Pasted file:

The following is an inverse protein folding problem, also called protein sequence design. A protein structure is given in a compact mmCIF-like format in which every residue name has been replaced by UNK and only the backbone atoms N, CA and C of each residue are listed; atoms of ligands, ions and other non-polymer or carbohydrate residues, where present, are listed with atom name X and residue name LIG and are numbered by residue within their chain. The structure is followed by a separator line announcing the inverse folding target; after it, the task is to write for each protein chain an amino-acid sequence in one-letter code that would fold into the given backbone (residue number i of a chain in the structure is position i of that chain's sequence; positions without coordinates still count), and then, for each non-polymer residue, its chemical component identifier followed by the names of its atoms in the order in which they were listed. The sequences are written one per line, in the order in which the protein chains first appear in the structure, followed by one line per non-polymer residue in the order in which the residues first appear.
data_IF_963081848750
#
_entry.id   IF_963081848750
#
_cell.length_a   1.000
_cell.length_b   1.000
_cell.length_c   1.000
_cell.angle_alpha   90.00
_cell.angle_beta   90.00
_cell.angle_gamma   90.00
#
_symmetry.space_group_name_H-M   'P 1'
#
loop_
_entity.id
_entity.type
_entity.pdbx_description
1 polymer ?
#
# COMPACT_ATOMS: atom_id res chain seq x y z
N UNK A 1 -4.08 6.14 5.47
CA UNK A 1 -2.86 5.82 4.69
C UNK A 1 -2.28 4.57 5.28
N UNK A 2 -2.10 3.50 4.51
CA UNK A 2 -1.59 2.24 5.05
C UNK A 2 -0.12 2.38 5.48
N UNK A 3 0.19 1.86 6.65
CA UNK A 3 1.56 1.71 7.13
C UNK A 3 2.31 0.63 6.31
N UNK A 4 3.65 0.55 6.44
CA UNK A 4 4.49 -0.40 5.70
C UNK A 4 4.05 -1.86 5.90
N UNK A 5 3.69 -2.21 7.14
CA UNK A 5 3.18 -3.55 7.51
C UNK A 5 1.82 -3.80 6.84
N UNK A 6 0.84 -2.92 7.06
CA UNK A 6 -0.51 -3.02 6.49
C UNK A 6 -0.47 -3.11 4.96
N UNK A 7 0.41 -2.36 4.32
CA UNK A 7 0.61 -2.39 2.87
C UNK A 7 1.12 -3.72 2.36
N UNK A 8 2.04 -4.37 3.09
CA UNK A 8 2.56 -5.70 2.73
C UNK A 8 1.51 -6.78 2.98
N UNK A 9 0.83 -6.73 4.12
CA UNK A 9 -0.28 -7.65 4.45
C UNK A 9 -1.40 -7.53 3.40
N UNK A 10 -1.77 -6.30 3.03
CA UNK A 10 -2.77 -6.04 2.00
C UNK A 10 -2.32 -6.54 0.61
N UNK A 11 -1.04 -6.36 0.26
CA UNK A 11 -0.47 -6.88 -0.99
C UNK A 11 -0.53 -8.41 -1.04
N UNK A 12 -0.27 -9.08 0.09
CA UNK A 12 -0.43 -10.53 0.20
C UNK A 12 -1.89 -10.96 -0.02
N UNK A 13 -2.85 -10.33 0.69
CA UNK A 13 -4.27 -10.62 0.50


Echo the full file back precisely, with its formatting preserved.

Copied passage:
The following is an inverse protein folding problem, also called protein sequence design. A protein structure is given in a compact mmCIF-like format in which every residue name has been replaced by UNK and only the backbone atoms N, CA and C of each residue are listed; atoms of ligands, ions and other non-polymer or carbohydrate residues, where present, are listed with atom name X and residue name LIG and are numbered by residue within their chain. The structure is followed by a separator line announcing the inverse folding target; after it, the task is to write for each protein chain an amino-acid sequence in one-letter code that would fold into the given backbone (residue number i of a chain in the structure is position i of that chain's sequence; positions without coordinates still count), and then, for each non-polymer residue, its chemical component identifier followed by the names of its atoms in the order in which they were listed. The sequences are written one per line, in the order in which the protein chains first appear in the structure, followed by one line per non-polymer residue in the order in which the residues first appear.
data_IF_963081848750
#
_entry.id   IF_963081848750
#
_cell.length_a   1.000
_cell.length_b   1.000
_cell.length_c   1.000
_cell.angle_alpha   90.00
_cell.angle_beta   90.00
_cell.angle_gamma   90.00
#
_symmetry.space_group_name_H-M   'P 1'
#
loop_
_entity.id
_entity.type
_entity.pdbx_description
1 polymer ?
#
# COMPACT_ATOMS: atom_id res chain seq x y z
N UNK A 1 -4.08 6.14 5.47
CA UNK A 1 -2.86 5.82 4.69
C UNK A 1 -2.28 4.57 5.28
N UNK A 2 -2.10 3.50 4.51
CA UNK A 2 -1.59 2.24 5.05
C UNK A 2 -0.12 2.38 5.48
N UNK A 3 0.19 1.86 6.65
CA UNK A 3 1.56 1.71 7.13
C UNK A 3 2.31 0.63 6.31
N UNK A 4 3.65 0.55 6.44
CA UNK A 4 4.49 -0.40 5.70
C UNK A 4 4.05 -1.86 5.90
N UNK A 5 3.69 -2.21 7.14
CA UNK A 5 3.18 -3.55 7.51
C UNK A 5 1.82 -3.80 6.84
N UNK A 6 0.84 -2.92 7.06
CA UNK A 6 -0.51 -3.02 6.49
C UNK A 6 -0.47 -3.11 4.96
N UNK A 7 0.41 -2.36 4.32
CA UNK A 7 0.61 -2.39 2.87
C UNK A 7 1.12 -3.72 2.36
N UNK A 8 2.04 -4.37 3.09
CA UNK A 8 2.56 -5.70 2.73
C UNK A 8 1.51 -6.78 2.98
N UNK A 9 0.83 -6.73 4.12
CA UNK A 9 -0.28 -7.65 4.45
C UNK A 9 -1.40 -7.53 3.40
N UNK A 10 -1.77 -6.30 3.03
CA UNK A 10 -2.77 -6.04 2.00
C UNK A 10 -2.32 -6.54 0.61
N UNK A 11 -1.04 -6.36 0.26
CA UNK A 11 -0.47 -6.88 -0.99
C UNK A 11 -0.53 -8.41 -1.04
N UNK A 12 -0.27 -9.08 0.09
CA UNK A 12 -0.43 -10.53 0.20
C UNK A 12 -1.89 -10.96 -0.02
N UNK A 13 -2.85 -10.33 0.69
CA UNK A 13 -4.27 -10.62 0.50